Jeff co-founded the Weather Underground in 1995 while working on his Ph.D. He flew with the NOAA Hurricane Hunters from 1986-1990.
By: Dr. Jeff Masters , 8:01 PM GMT on July 22, 2010
Tropical Depression Three is steadily organizing, and appears poised to become a much stronger storm than was forecast. Water vapor satellite loops show that the upper level low to the west of TD 3 that has been bringing high levels of wind shear to the storm is now moving faster to the west than predicted. This faster motion has resulted in a reduction in wind shear over TD 3, to a moderate 10 knots. Satellite images of TD 3 show that the storm is taking advantage of the lower shear by developing several low-level spiral bands to the north and east of the center. However, the center of circulation is still exposed to view, and dry air is still getting injected into the core of the storm from the southwest. The storm's heavy thunderstorms have not increased in intensity this afternoon, and the amount of heavy thunderstorm activity near the core of the storm is still limited. TD 3 will need to build more intense thunderstorms near its center before significant intensification can occur. TD 3 is a small storm, and surface observations in the Bahamas do not show the circulation very well. An outer rain band of TD 3 is now visible on Miami long-range radar, and a flood watch has been issued for all of South Florida. The Hurricane Hunters are in the storm at present, and have found top surface winds of 35 - 40 mph.
Figure 1. Afternoon satellite image of TD 3.
Track Forecast for TD 3
The storm is in a straightforward steering current environment, and TD 3 should progress steadily to the west-northwest through Sunday. This will bring the storm ashore over the Florida Keys or South Florida on Friday, and into the Gulf of Mexico on Saturday. The latest set of model runs from 8am EDT (12Z) foresee a track more to the north than the previous set of model runs. This increases the threat to the oil spill region, and I give a 40% chance that the oil spill region will see tropical storm force winds of 39 mph or higher this weekend. Oil recovery and relief well drilling operations should cease. If TD 3 makes a direct hit on the oil spill region as a tropical storm with 50 - 60 mph winds, it will likely drive a storm surge of 3 - 6 feet with high waves on top into the Louisiana marshlands, fouling a large area with oil. Oil would also penetrate into Lake Pontchartrain, which lies just two feet above sea level. However, the wave action of the storm will dilute the oil to some degree, which may limit the damage to the marshlands.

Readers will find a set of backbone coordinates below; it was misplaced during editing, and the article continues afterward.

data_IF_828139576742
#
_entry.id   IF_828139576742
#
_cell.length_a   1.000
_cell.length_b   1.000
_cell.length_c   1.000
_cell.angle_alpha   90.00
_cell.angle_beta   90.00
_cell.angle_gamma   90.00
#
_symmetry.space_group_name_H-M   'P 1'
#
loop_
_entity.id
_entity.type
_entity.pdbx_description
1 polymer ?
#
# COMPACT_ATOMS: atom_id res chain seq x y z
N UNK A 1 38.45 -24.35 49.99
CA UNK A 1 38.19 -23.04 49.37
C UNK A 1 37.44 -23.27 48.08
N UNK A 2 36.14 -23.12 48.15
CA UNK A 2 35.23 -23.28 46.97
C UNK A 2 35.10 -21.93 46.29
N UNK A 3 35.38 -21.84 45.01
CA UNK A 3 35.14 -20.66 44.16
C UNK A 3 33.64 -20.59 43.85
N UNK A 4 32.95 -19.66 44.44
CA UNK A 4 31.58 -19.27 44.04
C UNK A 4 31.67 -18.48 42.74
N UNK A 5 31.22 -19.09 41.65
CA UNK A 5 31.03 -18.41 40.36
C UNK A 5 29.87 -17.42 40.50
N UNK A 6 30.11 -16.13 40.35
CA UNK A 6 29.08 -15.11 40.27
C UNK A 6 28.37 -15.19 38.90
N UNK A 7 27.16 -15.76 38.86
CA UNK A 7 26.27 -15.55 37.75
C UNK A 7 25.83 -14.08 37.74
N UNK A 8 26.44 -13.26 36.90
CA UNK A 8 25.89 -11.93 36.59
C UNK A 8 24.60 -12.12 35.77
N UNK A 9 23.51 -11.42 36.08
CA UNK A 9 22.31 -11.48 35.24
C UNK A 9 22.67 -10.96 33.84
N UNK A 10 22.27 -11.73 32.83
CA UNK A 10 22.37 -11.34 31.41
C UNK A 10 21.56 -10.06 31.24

If you are wondering about the specific probabilities of receiving tropical storm force winds at your location, I recommend the wind probability product from NHC. The latest 5 pm probabilities of various locations getting tropical storm force winds, 39 mph or higher:
Marco Island 43%
New Orleans 33%
Intensity Forecast for TD 3
The primary detriment to development of TD 3 for the next three days will be the presence of the large upper-level low to its west. If the low remains in its present location, relative to TD 3, it will bring wind shear of about 10 knots to the storm. This will allow for steady intensification of perhaps 20 mph per day, and TD 3 could be a hurricane by Sunday at that pace. However, if the upper-level low slows down a bit, relative to TD 3, more shear and dry air will affect the storm, potentially weakening it. None of the computer models is calling for TD 3 to strengthen into a hurricane, but if the shear continues at 10 knots, I expect TD 3 will become a hurricane. My low-confidence intensity forecast gives TD 3 a 40% chance of becoming a hurricane. NHC is putting the odds of TD 3 being a hurricane at 2 pm Sunday at 15% with their 5pm advisory.
An area of disturbed weather (98L) has developed in the Gulf of Mexico's Bay of Campeche. This system is under a low amount of shear, 5 - 10 knots, and probably does not have enough time to organize into a tropical depression before making landfall along the Mexican coast a few hundred miles south of the Texas border on Friday.
Resources for the BP oil disaster
Map of oil spill location from the NOAA Satellite Services Division
My post, What a hurricane would do the Deepwater Horizon oil spill
My post on the Southwest Florida "Forbidden Zone" where surface oil will rarely go
My post on what oil might do to a hurricane
NOAA's interactive mapping tool to overlay wind and ocean current forecasts, oil locations, etc.
Gulf Oil Blog from the UGA Department of Marine Sciences
Oil Spill Academic Task Force
University of South Florida Ocean Circulation Group oil spill forecasts
ROFFS Deepwater Horizon page
Synthetic Aperture Radar (SAR) imagery from the University of Miami
I'll have an update in the morning. ABC World News Tonight will probably show a sound bite I did for them today, on their 6:30pm broadcast.
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